Berlinale retrospective 2017: 'Future Imperfect'
The Retrospective section of the 67th Berlin International Film Festival is dedicated to one of the most visually stunning genres: science fiction, with films showcasing imaginary worlds in an imperfect future.
'The Fifth Element'
"If Hollywood can do it, then why can't I?" thought French filmmaker Luc Besson. His 1997 movie "The Fifth Element" is set in the 23rd century. In it, an attractive alien, Leeloo (Milla Jovovich), is sent to Earth to save the planet. The film's perfect effects, visually inventive artistic direction and costumes by Jean-Paul Gaultier turned it into a cult blockbuster.
As in the "The Fifth Element," the American-Australian production "Dark City" (1998) includes references to the German silent movie "Metropolis." Director Alex Proyas depicts a dark vision of the future - a world threatened by extraterrestrial parasites who use human minds as their hosts.
'Warning from Space'
In the 1950s, science fiction boomed in Hollywood and worldwide. Aliens fascinated people in Japan, too, where Koji Shima filmed "Warning from Space." The extraterrestrials in this film come with good intentions, but humans see them as menacing. Perceiving the Other as a threat is a theme relevant to our own times.
'The War of the Worlds'
Several films produced throughout that decade depicted extraterrestrials with evil intentions. A classic among them was the adaptation of H.G. Wells' famous 1897 novel "The War of the Worlds" (1953). Films like this also reflected the world's growing fear of an atomic apocalypse.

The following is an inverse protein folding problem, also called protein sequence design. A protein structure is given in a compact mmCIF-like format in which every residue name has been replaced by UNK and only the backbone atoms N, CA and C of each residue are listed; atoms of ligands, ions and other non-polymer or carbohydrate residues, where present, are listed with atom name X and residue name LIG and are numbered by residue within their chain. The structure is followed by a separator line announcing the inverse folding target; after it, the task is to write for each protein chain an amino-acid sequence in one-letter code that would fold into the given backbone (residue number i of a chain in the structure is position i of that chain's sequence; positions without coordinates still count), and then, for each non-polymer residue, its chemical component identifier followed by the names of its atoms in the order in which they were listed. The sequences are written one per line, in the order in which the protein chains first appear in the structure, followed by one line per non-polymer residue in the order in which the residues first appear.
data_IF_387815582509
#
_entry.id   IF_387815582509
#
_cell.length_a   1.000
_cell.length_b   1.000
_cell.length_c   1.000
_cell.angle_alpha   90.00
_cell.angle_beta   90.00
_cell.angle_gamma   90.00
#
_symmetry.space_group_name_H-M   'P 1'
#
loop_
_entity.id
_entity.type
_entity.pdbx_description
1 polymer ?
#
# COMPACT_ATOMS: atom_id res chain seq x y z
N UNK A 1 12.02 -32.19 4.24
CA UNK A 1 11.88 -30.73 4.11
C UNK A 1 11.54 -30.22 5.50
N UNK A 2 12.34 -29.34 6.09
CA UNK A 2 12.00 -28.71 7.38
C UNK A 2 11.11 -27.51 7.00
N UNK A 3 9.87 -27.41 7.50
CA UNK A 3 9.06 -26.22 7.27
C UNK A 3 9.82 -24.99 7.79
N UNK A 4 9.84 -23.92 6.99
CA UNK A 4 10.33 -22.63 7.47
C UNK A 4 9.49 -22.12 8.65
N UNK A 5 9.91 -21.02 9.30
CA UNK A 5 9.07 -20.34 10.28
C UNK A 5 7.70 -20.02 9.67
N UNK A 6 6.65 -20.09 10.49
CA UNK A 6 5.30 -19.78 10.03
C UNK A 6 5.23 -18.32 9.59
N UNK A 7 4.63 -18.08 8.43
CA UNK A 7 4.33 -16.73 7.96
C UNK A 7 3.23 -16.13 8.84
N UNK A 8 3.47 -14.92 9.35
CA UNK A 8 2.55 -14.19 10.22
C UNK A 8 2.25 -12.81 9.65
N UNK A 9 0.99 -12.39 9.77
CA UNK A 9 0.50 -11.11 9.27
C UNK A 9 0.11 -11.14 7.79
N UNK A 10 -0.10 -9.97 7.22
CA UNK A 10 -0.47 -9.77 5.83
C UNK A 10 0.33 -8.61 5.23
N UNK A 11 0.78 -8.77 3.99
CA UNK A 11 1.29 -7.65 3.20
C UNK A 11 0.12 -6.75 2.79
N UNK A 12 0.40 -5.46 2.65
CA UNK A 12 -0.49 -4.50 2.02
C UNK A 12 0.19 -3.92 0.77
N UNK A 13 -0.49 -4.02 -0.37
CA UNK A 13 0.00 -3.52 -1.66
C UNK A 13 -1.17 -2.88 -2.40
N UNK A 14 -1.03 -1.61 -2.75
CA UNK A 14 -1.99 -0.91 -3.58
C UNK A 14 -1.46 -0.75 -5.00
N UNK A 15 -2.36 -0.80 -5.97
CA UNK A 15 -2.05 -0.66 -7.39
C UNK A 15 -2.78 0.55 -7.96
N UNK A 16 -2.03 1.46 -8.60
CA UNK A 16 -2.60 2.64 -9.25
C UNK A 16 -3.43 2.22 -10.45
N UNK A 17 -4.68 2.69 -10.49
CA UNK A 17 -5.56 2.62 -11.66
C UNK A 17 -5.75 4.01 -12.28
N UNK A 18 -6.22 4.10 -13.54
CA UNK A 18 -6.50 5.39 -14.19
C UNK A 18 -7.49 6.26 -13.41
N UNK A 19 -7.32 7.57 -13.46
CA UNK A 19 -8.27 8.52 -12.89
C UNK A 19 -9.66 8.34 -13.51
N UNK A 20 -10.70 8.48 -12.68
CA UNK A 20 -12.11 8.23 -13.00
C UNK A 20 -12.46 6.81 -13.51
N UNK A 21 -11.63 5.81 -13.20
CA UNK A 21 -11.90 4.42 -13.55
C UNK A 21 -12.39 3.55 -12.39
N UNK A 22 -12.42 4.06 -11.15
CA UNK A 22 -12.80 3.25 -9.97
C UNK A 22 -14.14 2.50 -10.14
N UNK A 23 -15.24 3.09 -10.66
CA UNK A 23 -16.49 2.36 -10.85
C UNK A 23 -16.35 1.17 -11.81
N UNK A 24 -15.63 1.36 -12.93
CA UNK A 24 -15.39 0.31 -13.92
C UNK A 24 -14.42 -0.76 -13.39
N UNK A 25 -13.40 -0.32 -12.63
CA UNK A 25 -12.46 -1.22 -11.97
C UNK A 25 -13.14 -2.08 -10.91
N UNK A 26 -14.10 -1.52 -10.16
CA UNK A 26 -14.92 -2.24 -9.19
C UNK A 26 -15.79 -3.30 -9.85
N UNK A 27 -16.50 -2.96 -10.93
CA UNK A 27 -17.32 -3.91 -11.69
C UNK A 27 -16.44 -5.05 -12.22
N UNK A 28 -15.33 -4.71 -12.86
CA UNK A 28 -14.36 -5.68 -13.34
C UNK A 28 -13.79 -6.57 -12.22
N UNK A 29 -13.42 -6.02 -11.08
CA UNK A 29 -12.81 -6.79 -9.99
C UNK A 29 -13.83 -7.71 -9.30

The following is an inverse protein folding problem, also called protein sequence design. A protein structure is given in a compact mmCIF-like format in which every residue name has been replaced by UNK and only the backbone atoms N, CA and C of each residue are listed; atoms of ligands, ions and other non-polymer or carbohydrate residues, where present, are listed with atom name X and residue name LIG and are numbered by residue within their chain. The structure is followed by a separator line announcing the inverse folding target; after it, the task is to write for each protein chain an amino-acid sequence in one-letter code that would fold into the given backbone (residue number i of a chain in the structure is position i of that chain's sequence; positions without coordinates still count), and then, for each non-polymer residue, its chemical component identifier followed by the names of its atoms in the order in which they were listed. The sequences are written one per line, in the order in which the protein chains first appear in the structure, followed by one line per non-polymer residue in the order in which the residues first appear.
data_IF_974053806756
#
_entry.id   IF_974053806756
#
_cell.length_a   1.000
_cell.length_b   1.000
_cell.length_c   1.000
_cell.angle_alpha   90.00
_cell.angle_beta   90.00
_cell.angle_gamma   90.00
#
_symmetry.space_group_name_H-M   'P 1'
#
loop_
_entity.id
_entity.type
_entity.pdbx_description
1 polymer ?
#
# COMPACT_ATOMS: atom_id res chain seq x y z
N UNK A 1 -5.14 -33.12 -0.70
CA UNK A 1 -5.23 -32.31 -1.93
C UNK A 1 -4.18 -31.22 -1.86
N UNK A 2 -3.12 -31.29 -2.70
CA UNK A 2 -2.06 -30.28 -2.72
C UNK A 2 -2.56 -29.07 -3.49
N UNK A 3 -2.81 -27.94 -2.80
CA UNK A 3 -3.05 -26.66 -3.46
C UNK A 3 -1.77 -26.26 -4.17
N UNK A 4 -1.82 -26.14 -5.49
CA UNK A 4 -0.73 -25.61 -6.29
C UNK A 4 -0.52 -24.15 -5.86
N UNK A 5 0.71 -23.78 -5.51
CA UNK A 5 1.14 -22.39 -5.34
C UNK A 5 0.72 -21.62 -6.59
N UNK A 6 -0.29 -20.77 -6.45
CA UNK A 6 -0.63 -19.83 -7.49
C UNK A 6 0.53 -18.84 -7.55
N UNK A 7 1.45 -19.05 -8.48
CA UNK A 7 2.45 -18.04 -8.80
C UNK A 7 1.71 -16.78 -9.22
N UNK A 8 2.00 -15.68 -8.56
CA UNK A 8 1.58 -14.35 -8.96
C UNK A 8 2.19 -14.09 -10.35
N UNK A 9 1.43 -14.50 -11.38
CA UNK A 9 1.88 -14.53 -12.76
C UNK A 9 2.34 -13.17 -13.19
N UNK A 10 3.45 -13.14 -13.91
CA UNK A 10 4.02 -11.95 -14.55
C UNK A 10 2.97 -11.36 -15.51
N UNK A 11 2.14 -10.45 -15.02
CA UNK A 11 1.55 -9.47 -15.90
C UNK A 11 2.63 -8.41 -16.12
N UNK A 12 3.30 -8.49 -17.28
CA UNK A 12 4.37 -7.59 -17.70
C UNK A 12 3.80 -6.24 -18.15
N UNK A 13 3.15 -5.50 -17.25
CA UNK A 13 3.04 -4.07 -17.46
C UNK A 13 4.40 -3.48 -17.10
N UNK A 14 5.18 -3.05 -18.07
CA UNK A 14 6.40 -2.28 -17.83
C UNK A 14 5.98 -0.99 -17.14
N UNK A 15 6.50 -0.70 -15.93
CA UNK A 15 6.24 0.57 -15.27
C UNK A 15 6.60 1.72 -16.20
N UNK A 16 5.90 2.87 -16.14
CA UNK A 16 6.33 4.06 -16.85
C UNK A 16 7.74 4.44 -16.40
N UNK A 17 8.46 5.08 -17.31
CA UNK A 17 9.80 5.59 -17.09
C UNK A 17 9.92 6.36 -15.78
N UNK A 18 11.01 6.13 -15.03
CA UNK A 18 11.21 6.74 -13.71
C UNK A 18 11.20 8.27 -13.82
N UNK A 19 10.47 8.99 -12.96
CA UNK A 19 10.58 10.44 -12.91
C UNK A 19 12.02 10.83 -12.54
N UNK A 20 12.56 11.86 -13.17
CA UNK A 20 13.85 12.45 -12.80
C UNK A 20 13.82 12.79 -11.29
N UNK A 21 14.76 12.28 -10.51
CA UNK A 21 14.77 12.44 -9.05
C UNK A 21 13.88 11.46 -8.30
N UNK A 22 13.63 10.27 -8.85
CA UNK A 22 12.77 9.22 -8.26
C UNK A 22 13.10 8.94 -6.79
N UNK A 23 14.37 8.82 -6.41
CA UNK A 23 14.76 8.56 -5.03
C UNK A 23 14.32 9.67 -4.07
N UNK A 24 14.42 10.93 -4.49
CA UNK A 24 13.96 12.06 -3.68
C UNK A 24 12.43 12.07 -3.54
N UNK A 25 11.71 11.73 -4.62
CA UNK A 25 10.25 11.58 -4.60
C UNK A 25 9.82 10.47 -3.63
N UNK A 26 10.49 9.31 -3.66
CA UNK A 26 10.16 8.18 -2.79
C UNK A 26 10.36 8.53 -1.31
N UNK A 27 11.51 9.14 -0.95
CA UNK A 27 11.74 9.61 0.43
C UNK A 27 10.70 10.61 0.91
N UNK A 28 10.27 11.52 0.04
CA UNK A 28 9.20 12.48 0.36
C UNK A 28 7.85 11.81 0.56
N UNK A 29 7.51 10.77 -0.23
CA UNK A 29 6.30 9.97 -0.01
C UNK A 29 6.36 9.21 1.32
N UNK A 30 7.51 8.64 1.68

'Close Encounters of the Third Kind'
Steven Spielberg's "Close Encounters of the Third Kind" (1977) was a powerful film that revitalized the genre, along with George Lucas' "Star Wars," released the same year. By portraying friendly aliens, Spielberg added a human touch to sci-fi movies.
The Berlinale retrospective astonishes visitors with some rarely shown works. Who knew that science fiction films had also been produced in East Germany? Hermann Zschoche's "Eolomea" (1972) is set near the space station Margot, offering a "tapestry of new beginning fantasies and psychedelic colors set to easy-listening sounds," wrote the organizers of the retrospective.
Filmmaker John Frankenheimer and cinematographer James Wong Howe made extensive use of wide-angle and fish-eye lenses in "Seconds" (1966). The film tells the story of a bank clerk who obtains a new identity through plastic surgery. However, he discovers that the transformation involves unsettling dimensions. The story is still relevant.
'Ikarie XB 1'
The Czech film "Ikarie XB 1" by Jindrich Polák (1963) is probably not as renowned as its imagery: It inspired Stanley Kubrick's masterpiece "2001: A Space Odyssey."
Along with rarities from eastern Europe and rarely shown gems from Hollywood and Japan, the Berlinale retrospective also features some of the best-known classics of the genre. Ridley Scott's "Blade Runner" from 1982 remains cult for any science-fiction fan and deserves to be seen on the big screen again.
Ditto for "Alien" (1979), which had the same director. New editions of "Blade Runner" and "Alien" will be soon be re-released in theaters - so the "Future Imperfect" retrospective of the 67th Berlinale is setting the tone for the upcoming season of movies.